"These results only show that the CE 399 "pristine" bullet, or so-called stretcher bullet, matches the fragments in his wrist. They give you no information whatsoever about whether that bullet first went through President Kennedy's body, since it left no track of fragments and, for that matter, it doesn't even say that it went through Governor Connally--through his back, that is--because it left no track of fragments there. At least I have never seen or heard of any recovered lead fragments from either of those wounds. The results merely say that the stretcher bullet matches the fragments in the wrist, and that indicates indeed that that particular bullet did fracture the wrist. It unfortunately can't tell you anything else because there were no other bits and pieces along the other wounds."

And here is what he wrote the next year, in Analytical Chemistry:

"The new results can not prove the Warren Commission's theory that the stretcher bullet is the one that caused the President's back wound and all of the Governor's wounds, but the results are indeed consistent with this theory."

And here is what he claimed his his results proved in 1986, after rehearsing his testimony with Bugliosi:

"ONLY bullets from Oswald's Carcano rifle hit the President."

This is both a total refutation of his former testimony, and a lie. And Bugliosi most certainly knew this.

Edited by Pat Speer
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As pointed out by Spence, Guinn tested only two of the many fragments on the x-rays of Kennedy's skull.

So? What difference does it make how many he examined?

Guinn examined two of the skull fragments, and since Dr. Guinn knew beyond all doubt that ONLY ONE BULLET hit Kennedy in the head (based on other information, such as the autopsy report and the testimony of all three autopsy surgeons), he therefore doesn't need to examine every single head fragment--because he knew that only ONE bullet was involved in the head shot.

Which, of course, is exactly why he answered Spence's question the way he did when he was asked about the other fragments that he (Guinn) did not examine. Guinn, utilizing some common sense, said he knew what the composition of those other head fragments was, and the reason he could state such a thing is because he knew that those unexamined fragments had NO CHOICE but to match the composition of the two fragments he did examine--because, again, he knew only one bullet hit the President in the head.

And Guinn's tests proved nothing as to what kind of bullets created Kennedy's other injuries.

But Dr. Guinn, nonetheless, most certainly did know what kind of bullets created the President's other injuries. Guinn knew that CE399 had, indeed, passed through JFK's body (per the HSCA determination on this matter; was he supposed to pretend that some OTHER bullet went through JFK, even after his own HSCA said that 399 did pass through Kennedy?).

And Guinn examined CE399. And no other bullet hit Kennedy in the neck or back region. So, yes, Guinn positively knew what kind of bullets caused ALL of JFK's injuries--the ONE head-shot bullet (of which he examined two fragments), and CE399.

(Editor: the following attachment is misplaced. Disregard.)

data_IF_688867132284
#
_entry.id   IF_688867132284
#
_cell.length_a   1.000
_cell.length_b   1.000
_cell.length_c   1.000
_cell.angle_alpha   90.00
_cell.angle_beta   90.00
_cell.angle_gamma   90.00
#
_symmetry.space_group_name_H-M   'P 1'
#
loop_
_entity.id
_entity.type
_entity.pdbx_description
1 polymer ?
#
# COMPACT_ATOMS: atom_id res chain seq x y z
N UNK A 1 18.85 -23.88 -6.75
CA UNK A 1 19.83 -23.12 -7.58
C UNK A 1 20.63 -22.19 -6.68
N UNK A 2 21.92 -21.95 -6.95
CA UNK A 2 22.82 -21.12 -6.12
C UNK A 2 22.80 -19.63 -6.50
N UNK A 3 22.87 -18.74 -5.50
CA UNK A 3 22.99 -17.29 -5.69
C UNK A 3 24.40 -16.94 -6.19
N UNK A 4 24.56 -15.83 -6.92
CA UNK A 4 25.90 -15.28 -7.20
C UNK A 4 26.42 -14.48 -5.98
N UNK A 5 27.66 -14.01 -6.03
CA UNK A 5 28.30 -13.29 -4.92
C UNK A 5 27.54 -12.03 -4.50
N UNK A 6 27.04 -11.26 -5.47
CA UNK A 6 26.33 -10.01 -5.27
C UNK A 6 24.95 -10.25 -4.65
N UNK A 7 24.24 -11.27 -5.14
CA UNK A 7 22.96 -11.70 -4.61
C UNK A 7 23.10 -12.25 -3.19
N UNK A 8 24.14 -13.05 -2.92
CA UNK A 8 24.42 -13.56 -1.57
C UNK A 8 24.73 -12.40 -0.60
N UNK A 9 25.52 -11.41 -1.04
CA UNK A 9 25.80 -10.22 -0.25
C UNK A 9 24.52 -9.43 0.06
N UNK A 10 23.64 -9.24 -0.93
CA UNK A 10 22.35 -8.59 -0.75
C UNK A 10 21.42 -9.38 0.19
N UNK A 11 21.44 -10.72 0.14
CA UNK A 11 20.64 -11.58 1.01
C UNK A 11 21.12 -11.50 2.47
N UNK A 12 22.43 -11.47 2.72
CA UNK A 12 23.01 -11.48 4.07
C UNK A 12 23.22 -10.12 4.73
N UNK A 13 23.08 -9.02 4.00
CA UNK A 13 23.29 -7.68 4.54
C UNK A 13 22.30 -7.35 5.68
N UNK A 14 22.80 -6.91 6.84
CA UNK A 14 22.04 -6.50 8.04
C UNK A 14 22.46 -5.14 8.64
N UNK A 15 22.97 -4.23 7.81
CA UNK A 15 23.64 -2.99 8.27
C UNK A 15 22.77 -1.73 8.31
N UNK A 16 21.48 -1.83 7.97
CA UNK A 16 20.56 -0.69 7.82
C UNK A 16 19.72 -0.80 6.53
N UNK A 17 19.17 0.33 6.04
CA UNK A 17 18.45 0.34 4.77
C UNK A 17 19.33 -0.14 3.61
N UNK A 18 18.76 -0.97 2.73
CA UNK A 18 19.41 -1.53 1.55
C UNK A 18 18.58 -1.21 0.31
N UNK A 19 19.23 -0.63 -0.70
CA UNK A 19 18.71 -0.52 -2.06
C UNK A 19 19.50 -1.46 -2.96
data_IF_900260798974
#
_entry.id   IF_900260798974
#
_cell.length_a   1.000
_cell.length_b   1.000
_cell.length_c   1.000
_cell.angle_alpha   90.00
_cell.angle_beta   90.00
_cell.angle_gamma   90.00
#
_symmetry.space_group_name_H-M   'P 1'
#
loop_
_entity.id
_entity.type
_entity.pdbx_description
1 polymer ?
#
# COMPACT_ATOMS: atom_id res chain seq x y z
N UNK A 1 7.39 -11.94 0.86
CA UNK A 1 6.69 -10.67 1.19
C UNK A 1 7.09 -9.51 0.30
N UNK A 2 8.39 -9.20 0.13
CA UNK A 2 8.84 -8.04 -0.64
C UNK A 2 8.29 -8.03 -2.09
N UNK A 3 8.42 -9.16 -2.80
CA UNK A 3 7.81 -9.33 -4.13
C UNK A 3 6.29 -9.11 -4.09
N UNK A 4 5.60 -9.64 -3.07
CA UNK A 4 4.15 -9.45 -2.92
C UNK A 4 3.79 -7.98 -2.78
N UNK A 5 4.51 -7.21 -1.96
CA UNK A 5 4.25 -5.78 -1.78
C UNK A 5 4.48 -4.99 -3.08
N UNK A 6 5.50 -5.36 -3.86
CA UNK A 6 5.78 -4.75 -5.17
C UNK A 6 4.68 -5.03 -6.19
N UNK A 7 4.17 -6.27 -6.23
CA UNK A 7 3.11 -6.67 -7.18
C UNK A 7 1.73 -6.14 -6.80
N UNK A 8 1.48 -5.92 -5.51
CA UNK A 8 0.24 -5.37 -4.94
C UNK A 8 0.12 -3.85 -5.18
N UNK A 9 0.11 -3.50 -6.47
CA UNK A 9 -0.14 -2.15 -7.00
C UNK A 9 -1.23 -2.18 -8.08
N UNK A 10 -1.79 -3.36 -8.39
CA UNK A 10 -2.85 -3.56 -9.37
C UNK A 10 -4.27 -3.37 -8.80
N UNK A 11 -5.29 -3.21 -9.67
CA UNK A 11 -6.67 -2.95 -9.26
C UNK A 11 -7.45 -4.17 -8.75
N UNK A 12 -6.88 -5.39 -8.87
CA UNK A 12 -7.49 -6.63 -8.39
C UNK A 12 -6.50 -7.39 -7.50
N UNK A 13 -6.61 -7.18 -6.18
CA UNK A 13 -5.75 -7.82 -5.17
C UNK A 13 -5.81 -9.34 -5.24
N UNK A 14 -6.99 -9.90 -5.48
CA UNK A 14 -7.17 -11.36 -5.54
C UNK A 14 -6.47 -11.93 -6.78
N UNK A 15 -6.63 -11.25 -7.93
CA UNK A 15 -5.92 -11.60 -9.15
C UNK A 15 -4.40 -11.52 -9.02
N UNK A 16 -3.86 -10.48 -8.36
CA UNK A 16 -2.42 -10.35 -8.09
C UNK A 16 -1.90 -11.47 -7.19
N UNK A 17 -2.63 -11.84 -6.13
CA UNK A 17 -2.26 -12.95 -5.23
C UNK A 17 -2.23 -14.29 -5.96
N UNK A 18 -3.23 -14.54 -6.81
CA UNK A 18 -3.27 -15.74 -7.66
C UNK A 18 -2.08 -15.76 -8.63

No lying by Guinn at all. Merely his own analysis of the TWO and only two bullets that struck President Kennedy. And the HSCA, on which Guinn served, declared that ONLY TWO BULLETS struck JFK's body. So, please tell the world, Pat, how this amounts to Dr. Vincent Perry Guinn telling a bunch of lies at the 1986 television docu-trial in London?

Edited by David Von Pein
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Andric,

You just don't get it, do you? My "ironclad" remark does not refer to NAA at all (whether it be "junk science" or not). Read it again. I was talking about the two specimens that Guinn examined that were proven in an "ironclad" manner (i.e., via non-NAA testing) to have been fired from Oswald's rifle (CE399 & CE567).

You surely aren't suggesting that NAA analysis in any way enters into the mix when making a determination of whether CE399 & CE567 were fired from LHO's gun--are you? If that's what you're saying, you're residing on the planet Venus.

Edited by David Von Pein
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Andric,

You just don't get it, do you? My "ironclad" remark does not refer to NAA at all (whether it be "junk science" or not). Read it again. I was talking about the two specimens that Guinn examined that were proven in an "ironclad" manner (i.e., via non-NAA testing) to have been fired from Oswald's rifle (CE399 & CE567).

You surely aren't suggesting that NAA analysis in any way enters into the mix when making a determination of whether CE399 & CE567 were fired from LHO's gun--are you? If that's what you're saying, you're residing on the planet Venus.

I think you finally made your point clear. In your article about NAA, you based your conclusions on outside evidence (i.e. the autopsy) that has nothing to do with the NAA technique. I never thought anyone would follow that train of thought so it did not cross my mind that you were using that kind of logic. I assume you were going to do what Speer did: Analyze NAA tests in a NAA-related thread.

You mentioned the HSCA conclusion about the two bullets, but don't you remember that Blakey said Guinn's tests were the "linchpin" of the single bullet theory? There's even a book titled, "Blakey's "Linchpin" ~ Dr Guinn, Neutron Activation Analysis, and the Single Bullet Theory": http://www.amazon.co.uk/Blakeys-Linchpin-Neutron-Activation-Analysis/dp/B001DU5IIA

And don't you remember that this "linchpin" then became "junk science" according to the chief counsel of HSCA?

Edited by Andric Perez